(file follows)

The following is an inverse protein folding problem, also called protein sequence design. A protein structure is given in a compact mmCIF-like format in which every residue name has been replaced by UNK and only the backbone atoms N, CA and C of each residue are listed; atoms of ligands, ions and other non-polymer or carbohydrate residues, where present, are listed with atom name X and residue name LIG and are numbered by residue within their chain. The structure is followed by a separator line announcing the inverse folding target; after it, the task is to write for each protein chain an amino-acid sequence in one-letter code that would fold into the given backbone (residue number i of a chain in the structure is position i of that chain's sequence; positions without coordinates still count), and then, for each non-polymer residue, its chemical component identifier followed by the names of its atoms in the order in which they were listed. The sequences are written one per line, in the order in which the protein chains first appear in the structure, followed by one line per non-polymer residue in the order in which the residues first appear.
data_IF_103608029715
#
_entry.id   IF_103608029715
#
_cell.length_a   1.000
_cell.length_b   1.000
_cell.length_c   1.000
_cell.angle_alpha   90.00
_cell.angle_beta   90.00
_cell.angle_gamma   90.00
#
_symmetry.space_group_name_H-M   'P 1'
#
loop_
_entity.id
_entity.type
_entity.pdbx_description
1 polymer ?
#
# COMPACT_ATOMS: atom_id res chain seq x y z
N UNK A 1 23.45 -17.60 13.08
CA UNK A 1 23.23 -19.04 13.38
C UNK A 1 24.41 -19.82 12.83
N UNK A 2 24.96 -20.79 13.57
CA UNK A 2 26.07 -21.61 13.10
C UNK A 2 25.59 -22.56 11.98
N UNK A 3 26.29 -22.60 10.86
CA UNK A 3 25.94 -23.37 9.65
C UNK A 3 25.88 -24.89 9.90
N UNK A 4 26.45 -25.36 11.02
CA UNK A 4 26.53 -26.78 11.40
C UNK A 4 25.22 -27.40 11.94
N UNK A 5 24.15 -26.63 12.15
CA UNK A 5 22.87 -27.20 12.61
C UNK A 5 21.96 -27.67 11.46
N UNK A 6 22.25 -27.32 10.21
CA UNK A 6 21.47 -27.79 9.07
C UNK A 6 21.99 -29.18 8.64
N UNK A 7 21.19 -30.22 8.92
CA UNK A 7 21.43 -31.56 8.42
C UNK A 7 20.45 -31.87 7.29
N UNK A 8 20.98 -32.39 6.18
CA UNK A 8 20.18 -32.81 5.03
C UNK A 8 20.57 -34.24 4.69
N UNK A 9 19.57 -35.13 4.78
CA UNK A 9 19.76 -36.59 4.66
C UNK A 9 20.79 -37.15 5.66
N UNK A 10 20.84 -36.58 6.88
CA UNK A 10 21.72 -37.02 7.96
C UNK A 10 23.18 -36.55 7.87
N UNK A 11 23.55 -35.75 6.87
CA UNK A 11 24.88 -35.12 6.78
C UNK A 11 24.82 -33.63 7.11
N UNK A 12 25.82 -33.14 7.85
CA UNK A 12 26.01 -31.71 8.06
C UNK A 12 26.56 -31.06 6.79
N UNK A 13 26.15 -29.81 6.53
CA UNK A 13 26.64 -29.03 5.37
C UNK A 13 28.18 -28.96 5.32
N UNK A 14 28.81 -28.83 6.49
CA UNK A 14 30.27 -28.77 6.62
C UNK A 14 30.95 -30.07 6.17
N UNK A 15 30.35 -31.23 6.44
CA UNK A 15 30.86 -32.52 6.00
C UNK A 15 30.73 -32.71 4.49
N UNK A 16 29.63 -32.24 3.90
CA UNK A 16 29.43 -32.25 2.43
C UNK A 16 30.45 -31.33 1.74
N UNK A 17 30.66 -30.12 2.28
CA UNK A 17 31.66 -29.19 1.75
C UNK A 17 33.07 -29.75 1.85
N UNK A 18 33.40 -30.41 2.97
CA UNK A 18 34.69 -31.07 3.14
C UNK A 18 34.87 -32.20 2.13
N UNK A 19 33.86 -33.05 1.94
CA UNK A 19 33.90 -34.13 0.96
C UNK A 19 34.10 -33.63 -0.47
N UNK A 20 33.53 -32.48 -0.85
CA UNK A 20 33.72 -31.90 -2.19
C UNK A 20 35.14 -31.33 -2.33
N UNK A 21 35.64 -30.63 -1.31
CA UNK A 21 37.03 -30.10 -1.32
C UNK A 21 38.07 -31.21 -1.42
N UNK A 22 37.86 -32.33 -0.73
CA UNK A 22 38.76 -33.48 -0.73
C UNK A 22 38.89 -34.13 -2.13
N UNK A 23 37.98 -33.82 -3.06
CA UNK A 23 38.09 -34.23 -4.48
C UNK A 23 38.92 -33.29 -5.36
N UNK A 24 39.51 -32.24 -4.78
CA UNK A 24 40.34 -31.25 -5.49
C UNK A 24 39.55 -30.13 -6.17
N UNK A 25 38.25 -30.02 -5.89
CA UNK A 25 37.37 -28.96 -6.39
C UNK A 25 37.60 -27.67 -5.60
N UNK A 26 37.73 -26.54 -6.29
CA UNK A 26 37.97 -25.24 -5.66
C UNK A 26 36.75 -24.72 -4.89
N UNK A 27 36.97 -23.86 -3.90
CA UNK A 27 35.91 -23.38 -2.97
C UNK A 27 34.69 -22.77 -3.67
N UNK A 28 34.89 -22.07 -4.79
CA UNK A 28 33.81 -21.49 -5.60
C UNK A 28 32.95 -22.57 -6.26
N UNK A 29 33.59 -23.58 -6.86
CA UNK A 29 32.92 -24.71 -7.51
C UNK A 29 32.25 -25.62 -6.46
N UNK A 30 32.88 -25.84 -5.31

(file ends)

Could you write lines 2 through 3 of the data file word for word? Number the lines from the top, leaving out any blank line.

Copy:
data_IF_103608029715
#